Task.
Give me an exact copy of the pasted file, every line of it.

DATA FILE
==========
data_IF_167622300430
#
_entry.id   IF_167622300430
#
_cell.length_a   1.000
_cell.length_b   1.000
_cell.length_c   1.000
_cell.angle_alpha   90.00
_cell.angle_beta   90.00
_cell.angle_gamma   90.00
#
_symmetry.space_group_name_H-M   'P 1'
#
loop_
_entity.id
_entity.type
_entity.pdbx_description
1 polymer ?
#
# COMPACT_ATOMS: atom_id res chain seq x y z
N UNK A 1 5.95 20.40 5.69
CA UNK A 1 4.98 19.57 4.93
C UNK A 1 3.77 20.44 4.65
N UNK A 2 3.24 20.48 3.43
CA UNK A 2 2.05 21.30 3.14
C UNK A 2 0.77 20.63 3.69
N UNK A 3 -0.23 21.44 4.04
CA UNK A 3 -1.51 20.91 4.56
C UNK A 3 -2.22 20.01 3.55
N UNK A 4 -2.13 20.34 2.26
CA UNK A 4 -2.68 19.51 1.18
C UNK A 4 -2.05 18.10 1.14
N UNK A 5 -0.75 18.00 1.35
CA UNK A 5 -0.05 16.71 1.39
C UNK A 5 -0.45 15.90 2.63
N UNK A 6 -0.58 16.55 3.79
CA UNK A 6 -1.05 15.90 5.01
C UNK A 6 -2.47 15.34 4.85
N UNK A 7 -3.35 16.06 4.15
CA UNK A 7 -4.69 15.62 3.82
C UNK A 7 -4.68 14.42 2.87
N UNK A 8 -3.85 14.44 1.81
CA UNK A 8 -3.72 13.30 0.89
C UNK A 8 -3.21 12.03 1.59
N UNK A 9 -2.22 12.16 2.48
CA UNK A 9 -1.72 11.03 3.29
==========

data_IF_167622300430
#
_entry.id   IF_167622300430
#
_cell.length_a   1.000
_cell.length_b   1.000
_cell.length_c   1.000
_cell.angle_alpha   90.00
_cell.angle_beta   90.00
_cell.angle_gamma   90.00
#
_symmetry.space_group_name_H-M   'P 1'
#
loop_
_entity.id
_entity.type
_entity.pdbx_description
1 polymer ?
#
# COMPACT_ATOMS: atom_id res chain seq x y z
N UNK A 1 5.95 20.40 5.69
CA UNK A 1 4.98 19.57 4.93
C UNK A 1 3.77 20.44 4.65
N UNK A 2 3.24 20.48 3.43
CA UNK A 2 2.05 21.30 3.14
C UNK A 2 0.77 20.63 3.69
N UNK A 3 -0.23 21.44 4.04
CA UNK A 3 -1.51 20.91 4.56
C UNK A 3 -2.22 20.01 3.55
N UNK A 4 -2.13 20.34 2.26
CA UNK A 4 -2.68 19.51 1.18
C UNK A 4 -2.05 18.10 1.14
N UNK A 5 -0.75 18.00 1.35
CA UNK A 5 -0.05 16.71 1.39
C UNK A 5 -0.45 15.90 2.63
N UNK A 6 -0.58 16.55 3.79
CA UNK A 6 -1.05 15.90 5.01
C UNK A 6 -2.47 15.34 4.85
N UNK A 7 -3.35 16.06 4.15
CA UNK A 7 -4.69 15.62 3.82
C UNK A 7 -4.68 14.42 2.87
N UNK A 8 -3.85 14.44 1.81
CA UNK A 8 -3.72 13.30 0.89
C UNK A 8 -3.21 12.03 1.59
N UNK A 9 -2.22 12.16 2.48
CA UNK A 9 -1.72 11.03 3.29